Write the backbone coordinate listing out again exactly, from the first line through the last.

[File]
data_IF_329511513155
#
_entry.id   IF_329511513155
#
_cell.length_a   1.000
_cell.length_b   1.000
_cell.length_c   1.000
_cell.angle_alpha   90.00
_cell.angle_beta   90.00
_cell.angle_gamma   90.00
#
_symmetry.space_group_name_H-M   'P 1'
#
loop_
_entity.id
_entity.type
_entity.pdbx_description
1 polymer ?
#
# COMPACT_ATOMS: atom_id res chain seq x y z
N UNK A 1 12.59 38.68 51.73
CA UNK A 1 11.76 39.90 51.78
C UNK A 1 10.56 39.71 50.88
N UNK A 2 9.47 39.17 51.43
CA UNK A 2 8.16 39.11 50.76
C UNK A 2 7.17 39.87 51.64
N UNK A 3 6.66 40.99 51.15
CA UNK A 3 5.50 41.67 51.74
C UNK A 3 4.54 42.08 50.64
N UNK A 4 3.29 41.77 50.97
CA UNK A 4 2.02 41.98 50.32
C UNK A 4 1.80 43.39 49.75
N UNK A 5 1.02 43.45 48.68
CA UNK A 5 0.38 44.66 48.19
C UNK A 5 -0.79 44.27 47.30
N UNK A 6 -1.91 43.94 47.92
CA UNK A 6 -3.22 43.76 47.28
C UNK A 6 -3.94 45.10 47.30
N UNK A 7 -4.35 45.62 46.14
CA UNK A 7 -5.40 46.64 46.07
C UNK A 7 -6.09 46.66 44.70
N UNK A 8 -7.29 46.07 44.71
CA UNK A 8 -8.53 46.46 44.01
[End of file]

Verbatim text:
data_IF_329511513155
#
_entry.id   IF_329511513155
#
_cell.length_a   1.000
_cell.length_b   1.000
_cell.length_c   1.000
_cell.angle_alpha   90.00
_cell.angle_beta   90.00
_cell.angle_gamma   90.00
#
_symmetry.space_group_name_H-M   'P 1'
#
loop_
_entity.id
_entity.type
_entity.pdbx_description
1 polymer ?
#
# COMPACT_ATOMS: atom_id res chain seq x y z
N UNK A 1 12.59 38.68 51.73
CA UNK A 1 11.76 39.90 51.78
C UNK A 1 10.56 39.71 50.88
N UNK A 2 9.47 39.17 51.43
CA UNK A 2 8.16 39.11 50.76
C UNK A 2 7.17 39.87 51.64
N UNK A 3 6.66 40.99 51.15
CA UNK A 3 5.50 41.67 51.74
C UNK A 3 4.54 42.08 50.64
N UNK A 4 3.29 41.77 50.97
CA UNK A 4 2.02 41.98 50.32
C UNK A 4 1.80 43.39 49.75
N UNK A 5 1.02 43.45 48.68
CA UNK A 5 0.38 44.66 48.19
C UNK A 5 -0.79 44.27 47.30
N UNK A 6 -1.91 43.94 47.92
CA UNK A 6 -3.22 43.76 47.28
C UNK A 6 -3.94 45.10 47.30
N UNK A 7 -4.35 45.62 46.14
CA UNK A 7 -5.40 46.64 46.07
C UNK A 7 -6.09 46.66 44.70
N UNK A 8 -7.29 46.07 44.71
CA UNK A 8 -8.53 46.46 44.01